Steve Brookes, founder and CEO of South Africa’s largest JSE-listed residential developer Balwin Properties, is unperturbed about having to shelve the group’s much-hyped R1.6 billion Wedgewood high-rise development in Sandton.
Speaking to Moneyweb following the release of Balwin’s full-year results on Monday, Brookes insisted that it was the correct decision and said the cost of shelving the project was “insignificant” in the context of the overall business.
“Admittedly, I spent much of last year putting the project together and we spent some money on marketing it, but it was not a lot of money … Ultimately, the risk of the project was simply too high and Balwin’s executive committee decided not to go ahead with the development. This decision was supported by the board,” he notes.
Brookes did not reveal what the final costs were but confirms that the group did not end up purchasing the site originally earmarked for the development from JSE-listed real estate investment trust Fortress.
Balwin launched the Wedgewood development to the market in November last year as its first high-rise – a 20-floor apartment block that was to be located just down the road from the Gautrain Sandton Station and envisioned as an affordable housing project.
Read: Balwin bets R1.6bn on new Sandton high-rise (Nov 2020)
In January, it trumpeted that it had done over R1 billion in sales for the 1 340-unit project.
However, it seems Balwin counted its chickens before they hatched.
Risky, ultimately unviable
Brookes concedes that only around 20% of these sales ended up translating into actual bankable deals, which resulted in the development becoming too risky and ultimately unviable. Last month, Balwin canned the project.
“We learnt a lesson here that we need to stick to our core business and what we know well [large scale mid-level residential developments],” he says.
“However, I am an entrepreneur and will always look for new opportunities … We may relook the model again, but in the current market it seems investors and the target market for such a development are not ready to commit, especially if they have to wait a few years before it is complete,” adds Brookes.
He stressed that for such a scheme to work, a developer needs to secure around 75% in pre-sales.
Prior to the sales launch of Wedgewood in November, Brookes did tell Moneyweb that he was testing the market for such a development. If successful, he planned to convince mall owners, such as Liberty Two Degrees, about developing high-rise residential towers above the parking lots of major shopping centres.
Anthony Clark, an independent analyst at Small Talk Daily Research who covers Balwin, tells Moneyweb the developer “made a mature move” in deciding to can the Sandton high-rise project.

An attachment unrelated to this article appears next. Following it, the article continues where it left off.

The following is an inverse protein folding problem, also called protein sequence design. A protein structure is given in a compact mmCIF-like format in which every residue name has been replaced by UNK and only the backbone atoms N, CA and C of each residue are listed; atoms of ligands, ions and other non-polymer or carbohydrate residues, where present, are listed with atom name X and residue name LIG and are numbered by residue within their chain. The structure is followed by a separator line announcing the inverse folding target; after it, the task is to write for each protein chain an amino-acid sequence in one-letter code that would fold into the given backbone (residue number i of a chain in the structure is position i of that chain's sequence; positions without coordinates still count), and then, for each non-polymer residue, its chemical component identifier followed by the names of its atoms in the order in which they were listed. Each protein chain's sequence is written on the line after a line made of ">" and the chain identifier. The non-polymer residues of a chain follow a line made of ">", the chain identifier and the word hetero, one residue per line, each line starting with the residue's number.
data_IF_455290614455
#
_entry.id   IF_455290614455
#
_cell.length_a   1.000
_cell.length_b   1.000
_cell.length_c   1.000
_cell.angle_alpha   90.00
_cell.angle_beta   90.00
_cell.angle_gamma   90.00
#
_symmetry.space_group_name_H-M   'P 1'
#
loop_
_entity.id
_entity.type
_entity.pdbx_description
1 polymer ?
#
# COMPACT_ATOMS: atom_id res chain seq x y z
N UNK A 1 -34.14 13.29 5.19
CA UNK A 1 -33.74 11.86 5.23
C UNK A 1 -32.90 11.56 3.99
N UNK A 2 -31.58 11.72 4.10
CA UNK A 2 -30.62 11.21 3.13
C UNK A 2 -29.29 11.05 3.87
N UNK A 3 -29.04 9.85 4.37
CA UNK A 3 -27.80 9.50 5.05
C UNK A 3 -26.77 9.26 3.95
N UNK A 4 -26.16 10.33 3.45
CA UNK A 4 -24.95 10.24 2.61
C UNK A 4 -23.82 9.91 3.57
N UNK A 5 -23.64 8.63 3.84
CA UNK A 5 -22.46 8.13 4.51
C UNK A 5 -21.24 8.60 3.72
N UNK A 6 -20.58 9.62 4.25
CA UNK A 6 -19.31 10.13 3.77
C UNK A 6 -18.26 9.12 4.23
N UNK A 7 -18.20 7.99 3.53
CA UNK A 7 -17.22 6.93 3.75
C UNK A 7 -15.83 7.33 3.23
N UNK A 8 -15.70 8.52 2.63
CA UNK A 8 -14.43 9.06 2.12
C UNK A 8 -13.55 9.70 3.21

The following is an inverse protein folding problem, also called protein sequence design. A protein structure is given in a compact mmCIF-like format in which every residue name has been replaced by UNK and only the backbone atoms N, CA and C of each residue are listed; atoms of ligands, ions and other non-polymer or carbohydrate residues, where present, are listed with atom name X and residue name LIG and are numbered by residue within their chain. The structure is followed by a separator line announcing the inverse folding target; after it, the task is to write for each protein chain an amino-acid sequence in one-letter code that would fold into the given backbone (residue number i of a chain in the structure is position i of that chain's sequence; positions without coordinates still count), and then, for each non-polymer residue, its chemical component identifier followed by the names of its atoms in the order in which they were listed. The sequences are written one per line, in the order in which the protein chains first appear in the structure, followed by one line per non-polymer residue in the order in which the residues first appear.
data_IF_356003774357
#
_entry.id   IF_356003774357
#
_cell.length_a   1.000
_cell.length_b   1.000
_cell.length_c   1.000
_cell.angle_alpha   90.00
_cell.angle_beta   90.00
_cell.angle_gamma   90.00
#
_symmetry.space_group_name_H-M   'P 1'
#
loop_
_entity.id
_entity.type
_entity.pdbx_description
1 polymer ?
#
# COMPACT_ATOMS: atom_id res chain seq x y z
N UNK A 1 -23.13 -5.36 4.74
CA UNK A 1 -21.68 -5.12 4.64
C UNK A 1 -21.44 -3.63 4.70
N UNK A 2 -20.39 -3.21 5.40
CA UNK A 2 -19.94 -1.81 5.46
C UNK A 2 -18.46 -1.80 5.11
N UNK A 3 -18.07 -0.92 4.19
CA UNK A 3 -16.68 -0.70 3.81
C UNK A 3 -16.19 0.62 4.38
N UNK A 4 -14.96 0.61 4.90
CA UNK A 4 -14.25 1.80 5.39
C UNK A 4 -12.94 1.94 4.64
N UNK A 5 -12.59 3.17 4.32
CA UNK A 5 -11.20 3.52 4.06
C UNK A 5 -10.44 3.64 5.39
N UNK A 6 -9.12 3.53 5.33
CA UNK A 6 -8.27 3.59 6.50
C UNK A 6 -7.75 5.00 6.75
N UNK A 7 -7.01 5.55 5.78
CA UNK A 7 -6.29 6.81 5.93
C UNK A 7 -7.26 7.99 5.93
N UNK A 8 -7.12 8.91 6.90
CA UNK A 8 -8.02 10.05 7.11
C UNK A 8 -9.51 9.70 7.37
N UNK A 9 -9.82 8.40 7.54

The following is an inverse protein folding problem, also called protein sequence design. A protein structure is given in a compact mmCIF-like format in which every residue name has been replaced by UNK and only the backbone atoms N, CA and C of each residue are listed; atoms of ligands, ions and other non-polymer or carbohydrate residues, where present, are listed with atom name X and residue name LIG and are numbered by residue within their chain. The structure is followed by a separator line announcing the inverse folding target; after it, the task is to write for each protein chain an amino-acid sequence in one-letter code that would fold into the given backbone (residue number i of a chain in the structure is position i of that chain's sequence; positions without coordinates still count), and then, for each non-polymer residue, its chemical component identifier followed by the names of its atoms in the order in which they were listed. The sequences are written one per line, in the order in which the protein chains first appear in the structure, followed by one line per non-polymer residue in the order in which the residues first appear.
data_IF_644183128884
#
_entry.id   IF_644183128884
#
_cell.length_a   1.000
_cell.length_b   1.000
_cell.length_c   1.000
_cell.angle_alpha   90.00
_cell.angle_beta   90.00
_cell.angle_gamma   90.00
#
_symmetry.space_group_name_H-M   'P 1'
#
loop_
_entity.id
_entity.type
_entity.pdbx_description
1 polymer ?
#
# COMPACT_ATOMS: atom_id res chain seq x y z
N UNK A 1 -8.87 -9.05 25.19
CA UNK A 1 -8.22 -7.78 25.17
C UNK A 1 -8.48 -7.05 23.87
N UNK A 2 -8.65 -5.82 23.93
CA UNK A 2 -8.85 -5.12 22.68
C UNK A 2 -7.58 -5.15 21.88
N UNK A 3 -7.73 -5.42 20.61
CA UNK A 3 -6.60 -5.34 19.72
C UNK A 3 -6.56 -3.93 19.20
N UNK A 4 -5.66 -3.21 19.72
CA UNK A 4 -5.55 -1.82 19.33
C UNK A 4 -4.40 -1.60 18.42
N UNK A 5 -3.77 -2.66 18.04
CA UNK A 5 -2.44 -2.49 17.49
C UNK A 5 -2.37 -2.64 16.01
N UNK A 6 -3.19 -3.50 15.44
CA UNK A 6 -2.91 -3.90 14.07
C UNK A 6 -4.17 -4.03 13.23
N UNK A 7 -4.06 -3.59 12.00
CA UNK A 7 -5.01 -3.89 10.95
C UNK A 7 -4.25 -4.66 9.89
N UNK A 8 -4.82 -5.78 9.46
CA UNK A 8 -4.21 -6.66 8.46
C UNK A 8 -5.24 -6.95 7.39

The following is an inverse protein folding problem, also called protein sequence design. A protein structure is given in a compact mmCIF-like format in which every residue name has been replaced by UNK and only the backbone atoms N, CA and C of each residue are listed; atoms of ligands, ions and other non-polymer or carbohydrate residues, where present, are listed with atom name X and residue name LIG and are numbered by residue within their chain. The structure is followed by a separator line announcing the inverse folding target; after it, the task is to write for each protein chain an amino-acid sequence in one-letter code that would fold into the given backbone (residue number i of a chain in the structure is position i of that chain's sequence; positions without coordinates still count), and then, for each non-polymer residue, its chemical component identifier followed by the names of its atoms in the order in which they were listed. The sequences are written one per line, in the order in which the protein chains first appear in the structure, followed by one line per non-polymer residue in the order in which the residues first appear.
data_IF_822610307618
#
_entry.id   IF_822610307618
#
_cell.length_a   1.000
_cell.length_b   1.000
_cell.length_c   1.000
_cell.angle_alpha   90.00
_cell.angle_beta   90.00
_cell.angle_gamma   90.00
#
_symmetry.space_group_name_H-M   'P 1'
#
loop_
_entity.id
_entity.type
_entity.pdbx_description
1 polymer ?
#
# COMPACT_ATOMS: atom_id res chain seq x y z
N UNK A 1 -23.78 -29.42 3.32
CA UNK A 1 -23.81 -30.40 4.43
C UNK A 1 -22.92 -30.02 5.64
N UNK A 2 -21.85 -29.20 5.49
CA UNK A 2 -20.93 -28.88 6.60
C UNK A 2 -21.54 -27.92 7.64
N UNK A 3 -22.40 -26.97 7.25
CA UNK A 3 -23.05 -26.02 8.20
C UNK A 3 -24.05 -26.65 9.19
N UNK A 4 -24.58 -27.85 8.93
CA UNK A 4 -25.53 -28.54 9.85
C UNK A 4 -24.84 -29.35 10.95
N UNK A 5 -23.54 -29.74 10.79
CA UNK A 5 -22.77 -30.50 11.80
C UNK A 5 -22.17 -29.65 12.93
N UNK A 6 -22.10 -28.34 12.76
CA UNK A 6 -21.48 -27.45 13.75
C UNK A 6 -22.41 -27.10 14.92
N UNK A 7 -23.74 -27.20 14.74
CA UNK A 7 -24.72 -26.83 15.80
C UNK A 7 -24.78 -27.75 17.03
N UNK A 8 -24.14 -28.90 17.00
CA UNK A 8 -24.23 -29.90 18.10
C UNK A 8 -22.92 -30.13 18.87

“Balwin realises its core competency is building up to four storeys… The large Wedgewood development in the heart of Sandton I think looked good on paper when the bustling metropolis was full of people. However, if you go to Sandton right now, it’s a ghost town [due to Covid-19],” he says.
“Whilst Balwin achieved reasonable sales for the development, the underlying hurdle rate they wanted to attain in order to press the button to go ahead and purchase the land, and spend two years building this thing, was just too much to bear,” adds Clark.
“Frankly they pulled it. They walked away from a land deal. They had a clause in the agreement [with Fortress], which meant they could walk away without any penalties or costs,” he points out.
“The only costs they actually incurred was the advertising and the hoardings and banners, which were only a few million [rand].”
Clark says Brookes and Jonathan Weltman (Balwin’s financial director) did admit that putting up such a large project, which would have taken two years and was above and beyond the competency of Balwin Properties, was a risk.
“It would have involved deep level basements and building up to 20 storeys… If anything went wrong or if there were any delays and insurmountable problems, it would have caused a ripple effect across the entire Balwin balance sheet,” he notes.
“Given that the underlying sales were below the 70% mark… they decided to can it. The Balwin of old might have pressed the button… and said lets just go for it and see what happens. The more mature Balwin realises that the shareholder and investor does not want risky developments occurring in their business. They want a far more mature and reliable pipeline of phased in projects,” adds Clark.